• I hope we haven’t overreacted and wrecked my grandson’s future – Philip Johnston, Daily Telegraph
  • Treat all workers fairly to aid the Covid-19 battle – Christopher Pissarides, FT

>Today:

Hancock calls for ‘volunteer army’ to support the NHS…

“A quarter of a million people are being recruited for an NHS volunteer army as retired doctors and medical students are called up to help to run a 4,000-bed hospital in a London conference centre. Matt Hancock, the health secretary, has issued a “your NHS needs you” appeal to those willing to look after 1.5 million vulnerable people being “shielded” from coronavirus. He is under pressure, however, to spell out when tests for the virus will be available for NHS staff, despite promising to “ramp up” existing labs and order 3.5 million commercial kits. Oxford University researchers said yesterday that half of Britain might have already contracted coronavirus since January and that testing was urgently needed to discover how many people had acquired immunity to it.” – The Times

  • Food service groups enlisted to assist the vulnerable – FT
  • ‘Game-changing’ indicator tells if you have recovered from coronavirus – The Times
  • UK sees biggest daily rise in coronavirus deaths with a further 87 – The Guardian
  • UK to add 35,000 NHS staff to fight COVID-19 – FT

>Today:

…as Doctors threaten to quit NHS over shortage of protective kit…

“A massive NHS recruitment drive to help contain the coronavirus pandemic risks being undermined by the prospect of doctors quitting over fears of inadequate protective equipment, groups representing frontline staff say. The health secretary, Matt Hancock, said on Tuesday that 11,788 retired NHS staff had agreed to come back to work to help tackle the crisis – and announced the creation of a new 250,000-strong corps of “NHS Volunteer Responders”, who would be asked to take essential supplies to the most vulnerable people being “shielded” at home. But as the crisis reaches what is expected to be its most dangerous period, doctors’ and nurses’ groups say their members are being expected to take unacceptable risks.” – The Guardian

  • Anger as only 5,000 medicians are tested  – The Times
  • Coronavirus may have infected half of UK population, Oxford study suggests – FT

Editorial:

  • Exhausted doctors and nurses need support, can you help? – The Sun

…and London deaths double every two days

“Madrid and London are facing worse coronavirus outbreaks than Lombardy in Italy with deaths doubling every two days – but New York’s mortality rate could be set to outpace them all. New analysis of the number of deaths shows the number of fatalities in certain cities is fast outstripping the average mortality rate for even the countries they are in. In London, deaths double every two days, a day faster than the average across Britain, the research by the Financial Times shows. The humanitarian cost of the pandemic continues to mount globally as more than 415,000 people have been infected with the deadly disease, and more than 18,000 have been killed.” – Daily Mail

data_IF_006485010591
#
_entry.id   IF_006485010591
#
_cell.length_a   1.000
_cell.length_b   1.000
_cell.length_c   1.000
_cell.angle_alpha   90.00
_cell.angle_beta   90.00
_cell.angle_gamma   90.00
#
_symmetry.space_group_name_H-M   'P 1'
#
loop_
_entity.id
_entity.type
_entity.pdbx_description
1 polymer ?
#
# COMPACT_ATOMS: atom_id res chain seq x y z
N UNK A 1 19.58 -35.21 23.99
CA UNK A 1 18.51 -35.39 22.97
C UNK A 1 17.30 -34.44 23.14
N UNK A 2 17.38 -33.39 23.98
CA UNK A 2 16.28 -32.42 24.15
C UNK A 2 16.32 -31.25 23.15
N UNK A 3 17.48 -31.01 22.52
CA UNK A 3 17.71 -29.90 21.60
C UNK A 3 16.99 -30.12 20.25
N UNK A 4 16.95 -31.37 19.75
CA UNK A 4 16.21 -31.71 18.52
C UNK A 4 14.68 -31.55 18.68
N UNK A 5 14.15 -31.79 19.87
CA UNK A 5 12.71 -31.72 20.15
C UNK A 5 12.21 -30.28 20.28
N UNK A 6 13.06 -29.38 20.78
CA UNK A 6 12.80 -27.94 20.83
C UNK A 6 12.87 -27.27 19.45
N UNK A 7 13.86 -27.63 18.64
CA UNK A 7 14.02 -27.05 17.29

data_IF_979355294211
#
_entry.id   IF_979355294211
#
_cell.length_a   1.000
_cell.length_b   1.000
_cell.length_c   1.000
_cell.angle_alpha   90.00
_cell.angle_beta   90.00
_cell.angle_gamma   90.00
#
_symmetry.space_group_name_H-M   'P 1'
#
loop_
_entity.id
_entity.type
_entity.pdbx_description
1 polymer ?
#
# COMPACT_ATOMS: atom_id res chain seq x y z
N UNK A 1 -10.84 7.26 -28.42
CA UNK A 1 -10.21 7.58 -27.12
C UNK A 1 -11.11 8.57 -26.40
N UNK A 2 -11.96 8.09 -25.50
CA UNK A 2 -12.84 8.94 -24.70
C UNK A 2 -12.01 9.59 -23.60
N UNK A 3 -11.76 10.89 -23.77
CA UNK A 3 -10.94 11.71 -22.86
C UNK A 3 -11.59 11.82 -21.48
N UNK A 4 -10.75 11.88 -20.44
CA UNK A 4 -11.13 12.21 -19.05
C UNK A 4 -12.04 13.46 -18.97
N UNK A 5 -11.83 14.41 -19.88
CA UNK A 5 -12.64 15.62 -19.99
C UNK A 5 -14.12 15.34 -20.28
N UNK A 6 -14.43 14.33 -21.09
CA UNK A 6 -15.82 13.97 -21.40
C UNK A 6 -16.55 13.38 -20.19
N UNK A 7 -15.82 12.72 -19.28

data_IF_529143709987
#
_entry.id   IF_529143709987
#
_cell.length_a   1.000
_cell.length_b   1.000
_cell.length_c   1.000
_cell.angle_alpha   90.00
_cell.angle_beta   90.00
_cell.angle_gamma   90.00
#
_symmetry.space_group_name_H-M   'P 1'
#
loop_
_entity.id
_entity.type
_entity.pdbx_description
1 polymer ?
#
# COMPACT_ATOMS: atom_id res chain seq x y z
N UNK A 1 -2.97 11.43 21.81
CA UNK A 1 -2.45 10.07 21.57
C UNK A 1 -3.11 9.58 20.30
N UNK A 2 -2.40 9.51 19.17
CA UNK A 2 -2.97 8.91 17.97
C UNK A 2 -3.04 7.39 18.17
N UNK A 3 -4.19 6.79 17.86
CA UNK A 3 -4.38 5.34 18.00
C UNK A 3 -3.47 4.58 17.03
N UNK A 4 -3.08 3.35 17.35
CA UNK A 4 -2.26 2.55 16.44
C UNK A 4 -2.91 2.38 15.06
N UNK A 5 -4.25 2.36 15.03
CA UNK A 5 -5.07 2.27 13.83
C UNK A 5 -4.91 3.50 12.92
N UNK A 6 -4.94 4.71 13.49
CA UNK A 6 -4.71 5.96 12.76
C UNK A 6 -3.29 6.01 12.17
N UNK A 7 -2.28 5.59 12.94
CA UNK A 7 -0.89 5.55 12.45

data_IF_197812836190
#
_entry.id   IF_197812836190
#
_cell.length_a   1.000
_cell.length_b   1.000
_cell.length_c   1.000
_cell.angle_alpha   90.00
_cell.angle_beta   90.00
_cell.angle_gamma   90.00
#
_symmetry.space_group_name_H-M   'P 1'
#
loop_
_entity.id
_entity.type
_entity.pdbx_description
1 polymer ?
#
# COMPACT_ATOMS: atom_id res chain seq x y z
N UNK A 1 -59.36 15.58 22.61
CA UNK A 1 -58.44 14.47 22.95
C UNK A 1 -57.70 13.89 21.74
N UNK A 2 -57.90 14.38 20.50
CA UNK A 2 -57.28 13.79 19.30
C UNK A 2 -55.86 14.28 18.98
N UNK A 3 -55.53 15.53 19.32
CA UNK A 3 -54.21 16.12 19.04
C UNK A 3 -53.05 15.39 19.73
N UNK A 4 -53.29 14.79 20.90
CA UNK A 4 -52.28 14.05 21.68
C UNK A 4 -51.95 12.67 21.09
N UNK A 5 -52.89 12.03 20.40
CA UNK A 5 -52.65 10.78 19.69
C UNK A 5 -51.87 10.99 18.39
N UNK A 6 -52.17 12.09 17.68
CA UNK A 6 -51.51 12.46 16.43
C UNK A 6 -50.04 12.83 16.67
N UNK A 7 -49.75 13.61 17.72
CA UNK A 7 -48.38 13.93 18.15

• Excel conference centre will be field hospital for 4,000 coronavirus patients – The Times
  • Fears London could run out of intensive care beds in days – Daily Telegraph
  • Military operation begins to supply NHS with ‘armour’ – The Times
  • Dyson draws up plan for ventilator – The Times

>Yesterday:

US congressional leaders agree on $2tn stimulus deal

“US lawmakers have struck a $2tn stimulus deal to provide economic relief to American taxpayers and businesses hit by the coronavirus pandemic, in what stands to be the largest congressional bailout in US history. “At last, we have a deal,” said Mitch McConnell, the Senate majority leader, after marathon negotiations that stretched into the early hours of Wednesday morning. “The Senate has reached a bipartisan agreement on a historic relief package for this pandemic,” he said, calling the measure a “wartime level of investment into our nation”. The Kentucky Republican had been wrangling with Chuck Schumer, the Senate’s most senior Democrat, since Saturday over proposals for a stimulus packages that would include bailouts for large companies and means-tested “helicopter money” for US taxpayers.” – FT

  • FDA approves first US coronavirus treatment – Daily Mail
  • UN fears as Trump looks to end the coronavirus shutdown by Easter – The Times
  • Trump is right: Governments must consider the cost of fighting coronavirus – Daily Telegraph

Salmond was ‘set up by people in his own party’, allies claim

“A former deputy leader of the SNP has called sexual assault allegations against Alex Salmond the “dirtiest blow” he has seen delivered in his 60 years of political life. A former deputy leader of the SNP has said that Alex Salmond was “set up” on sexual assault allegations by people at the highest level of his own party. Jim Sillars, who served under Mr Salmond in the early 1990s before their friendship soured, said there was compelling evidence for his claim. On Monday at the High Court in Edinburgh Mr Salmond was cleared of 13 charges of sexual assault. His defence team argued that there had been collusion between some of the women who made complaints against the former first minister.” – The Times

  • Salmond allies say he plans to sue Scottish government – The Guardian
  • MP calls for probe into ‘conspiracy’ against former First Minister – FT
  • Sturgeon’s allies fear predecessor’s SNP reentry will be ‘automatic’ – Daily Telegraph

Comment:

  • Salmond’s trial has deepened the faultlines in Scottish politics – Ruth Wishart, The Guardian

>Yesterday: ToryDiary: Salmond’s acquittal makes a bloody SNP civil war much more likely

News in Brief:

  • We must not let this crisis erode our basic liberties – Matthew Lesh, CapX
  • Coronavirus Bill demonstrates the value of sunset clauses – Henry Hill, Free Market Conservatives
  • Will the pandemic kill off libertarianism? – James Kirkup, UnHerd
  • France’s downward spiral of coronavirus repression – John Keiger, The Spectator
  • What happens when an emergency becomes normal? – Walter Ellis, UnHerd